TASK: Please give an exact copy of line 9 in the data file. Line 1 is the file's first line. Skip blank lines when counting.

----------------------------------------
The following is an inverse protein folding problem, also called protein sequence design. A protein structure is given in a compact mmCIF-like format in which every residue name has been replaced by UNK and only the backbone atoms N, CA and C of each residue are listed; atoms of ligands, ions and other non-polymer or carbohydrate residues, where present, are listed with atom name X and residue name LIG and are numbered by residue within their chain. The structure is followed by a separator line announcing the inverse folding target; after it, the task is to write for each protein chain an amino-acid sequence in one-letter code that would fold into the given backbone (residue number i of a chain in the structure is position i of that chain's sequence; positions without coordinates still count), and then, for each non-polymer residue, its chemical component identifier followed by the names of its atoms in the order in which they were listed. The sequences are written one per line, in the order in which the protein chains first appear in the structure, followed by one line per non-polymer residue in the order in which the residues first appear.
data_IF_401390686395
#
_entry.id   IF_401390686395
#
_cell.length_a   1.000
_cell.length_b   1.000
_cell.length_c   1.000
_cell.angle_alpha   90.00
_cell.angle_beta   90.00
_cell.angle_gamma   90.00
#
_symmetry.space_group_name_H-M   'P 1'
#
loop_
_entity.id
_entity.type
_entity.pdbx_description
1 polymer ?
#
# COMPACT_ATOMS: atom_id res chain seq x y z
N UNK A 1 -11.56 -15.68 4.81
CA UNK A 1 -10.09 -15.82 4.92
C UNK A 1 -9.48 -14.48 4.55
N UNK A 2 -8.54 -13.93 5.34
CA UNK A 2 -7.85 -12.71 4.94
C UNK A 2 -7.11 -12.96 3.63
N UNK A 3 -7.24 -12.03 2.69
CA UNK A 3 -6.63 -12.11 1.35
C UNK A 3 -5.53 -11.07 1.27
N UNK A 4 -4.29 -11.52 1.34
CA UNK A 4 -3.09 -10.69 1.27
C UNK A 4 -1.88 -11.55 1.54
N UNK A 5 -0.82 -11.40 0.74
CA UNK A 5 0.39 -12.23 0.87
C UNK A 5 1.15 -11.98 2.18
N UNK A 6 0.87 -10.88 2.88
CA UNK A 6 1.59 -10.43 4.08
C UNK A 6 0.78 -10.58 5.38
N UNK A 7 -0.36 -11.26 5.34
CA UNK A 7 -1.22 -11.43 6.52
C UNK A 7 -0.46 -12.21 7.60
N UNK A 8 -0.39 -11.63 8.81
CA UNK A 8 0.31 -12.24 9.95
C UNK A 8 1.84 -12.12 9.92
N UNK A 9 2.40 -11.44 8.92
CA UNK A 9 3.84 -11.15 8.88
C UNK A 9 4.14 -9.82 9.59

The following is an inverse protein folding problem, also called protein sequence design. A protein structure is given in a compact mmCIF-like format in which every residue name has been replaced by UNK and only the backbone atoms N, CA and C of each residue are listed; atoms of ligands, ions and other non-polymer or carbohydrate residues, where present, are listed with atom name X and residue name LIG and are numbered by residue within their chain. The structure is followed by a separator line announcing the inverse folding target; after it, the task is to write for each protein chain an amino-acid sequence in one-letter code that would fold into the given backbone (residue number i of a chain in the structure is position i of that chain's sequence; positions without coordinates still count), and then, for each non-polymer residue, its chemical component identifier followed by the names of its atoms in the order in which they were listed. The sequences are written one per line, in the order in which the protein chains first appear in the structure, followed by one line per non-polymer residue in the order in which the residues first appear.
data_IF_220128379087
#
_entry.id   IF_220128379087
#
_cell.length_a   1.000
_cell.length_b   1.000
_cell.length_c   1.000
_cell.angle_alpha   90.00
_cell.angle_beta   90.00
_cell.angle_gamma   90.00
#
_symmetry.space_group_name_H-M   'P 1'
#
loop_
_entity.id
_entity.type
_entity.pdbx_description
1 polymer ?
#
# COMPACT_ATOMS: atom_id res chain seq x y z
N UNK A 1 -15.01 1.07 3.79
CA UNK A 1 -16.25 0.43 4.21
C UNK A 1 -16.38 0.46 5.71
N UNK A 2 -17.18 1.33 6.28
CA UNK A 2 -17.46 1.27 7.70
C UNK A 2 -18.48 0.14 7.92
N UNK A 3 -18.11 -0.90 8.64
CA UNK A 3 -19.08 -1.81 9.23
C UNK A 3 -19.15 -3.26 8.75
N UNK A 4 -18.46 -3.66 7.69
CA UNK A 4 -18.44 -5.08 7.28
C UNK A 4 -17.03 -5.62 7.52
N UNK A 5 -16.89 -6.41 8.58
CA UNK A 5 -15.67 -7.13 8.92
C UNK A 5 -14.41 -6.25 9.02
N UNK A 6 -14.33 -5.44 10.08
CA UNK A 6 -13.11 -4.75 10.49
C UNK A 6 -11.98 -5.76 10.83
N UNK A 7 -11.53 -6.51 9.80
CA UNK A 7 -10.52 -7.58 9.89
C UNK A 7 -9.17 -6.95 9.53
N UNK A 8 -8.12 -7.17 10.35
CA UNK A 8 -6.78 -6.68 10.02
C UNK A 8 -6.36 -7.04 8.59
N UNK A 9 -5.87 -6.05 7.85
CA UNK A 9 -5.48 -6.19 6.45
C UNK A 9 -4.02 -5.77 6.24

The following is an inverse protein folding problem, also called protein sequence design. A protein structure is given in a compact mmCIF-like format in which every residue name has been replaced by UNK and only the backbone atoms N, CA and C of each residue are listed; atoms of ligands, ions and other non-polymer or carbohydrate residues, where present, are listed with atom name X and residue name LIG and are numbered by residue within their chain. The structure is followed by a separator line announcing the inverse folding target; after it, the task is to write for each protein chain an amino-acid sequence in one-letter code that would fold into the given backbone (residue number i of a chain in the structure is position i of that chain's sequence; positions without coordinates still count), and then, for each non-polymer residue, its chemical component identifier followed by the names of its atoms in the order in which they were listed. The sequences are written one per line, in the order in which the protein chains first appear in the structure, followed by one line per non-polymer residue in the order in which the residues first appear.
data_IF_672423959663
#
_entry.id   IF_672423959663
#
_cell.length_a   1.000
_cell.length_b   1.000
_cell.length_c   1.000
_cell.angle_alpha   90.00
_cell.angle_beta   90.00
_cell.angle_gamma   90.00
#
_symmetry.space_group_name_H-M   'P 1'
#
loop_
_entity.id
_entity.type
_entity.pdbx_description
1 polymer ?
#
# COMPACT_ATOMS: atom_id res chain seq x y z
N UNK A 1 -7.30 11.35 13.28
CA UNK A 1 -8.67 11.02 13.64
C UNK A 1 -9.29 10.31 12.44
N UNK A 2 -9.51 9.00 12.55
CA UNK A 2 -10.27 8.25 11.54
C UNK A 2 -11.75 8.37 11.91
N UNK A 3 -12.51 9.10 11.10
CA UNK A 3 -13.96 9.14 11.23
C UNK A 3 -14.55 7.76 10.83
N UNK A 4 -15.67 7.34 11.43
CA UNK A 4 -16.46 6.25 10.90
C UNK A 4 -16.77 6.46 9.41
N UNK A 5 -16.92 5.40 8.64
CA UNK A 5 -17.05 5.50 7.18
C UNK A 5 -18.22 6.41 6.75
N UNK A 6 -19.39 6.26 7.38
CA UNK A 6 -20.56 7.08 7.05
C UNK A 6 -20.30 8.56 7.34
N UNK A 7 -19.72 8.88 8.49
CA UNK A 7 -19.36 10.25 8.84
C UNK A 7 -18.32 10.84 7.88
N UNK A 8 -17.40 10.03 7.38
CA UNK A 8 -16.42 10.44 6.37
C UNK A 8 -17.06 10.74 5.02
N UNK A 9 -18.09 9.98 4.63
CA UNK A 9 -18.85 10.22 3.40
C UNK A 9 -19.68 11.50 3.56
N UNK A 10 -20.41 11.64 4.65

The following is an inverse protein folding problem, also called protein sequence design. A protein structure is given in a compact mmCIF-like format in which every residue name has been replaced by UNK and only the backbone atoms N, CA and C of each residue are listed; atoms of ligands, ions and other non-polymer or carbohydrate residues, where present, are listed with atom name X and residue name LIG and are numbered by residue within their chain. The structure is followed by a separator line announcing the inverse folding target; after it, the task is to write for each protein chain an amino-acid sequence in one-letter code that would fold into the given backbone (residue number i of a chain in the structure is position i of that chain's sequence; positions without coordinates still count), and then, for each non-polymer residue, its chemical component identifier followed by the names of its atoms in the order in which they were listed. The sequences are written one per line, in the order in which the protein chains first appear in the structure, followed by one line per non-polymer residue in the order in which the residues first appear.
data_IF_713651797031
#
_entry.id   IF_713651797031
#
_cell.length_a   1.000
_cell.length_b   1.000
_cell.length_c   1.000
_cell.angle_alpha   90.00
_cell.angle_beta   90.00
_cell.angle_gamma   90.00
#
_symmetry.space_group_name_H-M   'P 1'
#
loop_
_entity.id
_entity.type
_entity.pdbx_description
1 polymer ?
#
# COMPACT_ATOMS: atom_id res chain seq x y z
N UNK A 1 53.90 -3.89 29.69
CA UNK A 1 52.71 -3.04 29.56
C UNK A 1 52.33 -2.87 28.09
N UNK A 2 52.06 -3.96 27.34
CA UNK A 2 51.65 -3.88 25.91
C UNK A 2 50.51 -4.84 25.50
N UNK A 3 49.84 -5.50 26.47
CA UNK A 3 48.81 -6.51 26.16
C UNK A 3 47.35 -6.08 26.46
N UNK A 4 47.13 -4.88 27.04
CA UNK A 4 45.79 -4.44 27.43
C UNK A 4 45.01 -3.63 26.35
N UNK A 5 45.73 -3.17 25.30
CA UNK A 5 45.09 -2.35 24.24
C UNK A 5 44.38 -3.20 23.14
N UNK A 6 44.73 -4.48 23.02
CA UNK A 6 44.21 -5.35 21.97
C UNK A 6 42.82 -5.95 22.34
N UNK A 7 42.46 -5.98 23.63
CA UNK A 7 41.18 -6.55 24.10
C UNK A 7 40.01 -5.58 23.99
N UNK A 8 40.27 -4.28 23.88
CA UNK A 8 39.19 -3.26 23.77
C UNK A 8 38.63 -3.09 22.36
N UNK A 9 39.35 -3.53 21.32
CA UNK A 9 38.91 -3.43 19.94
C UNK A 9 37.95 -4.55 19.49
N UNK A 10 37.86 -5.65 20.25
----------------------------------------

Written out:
_cell.angle_alpha   90.00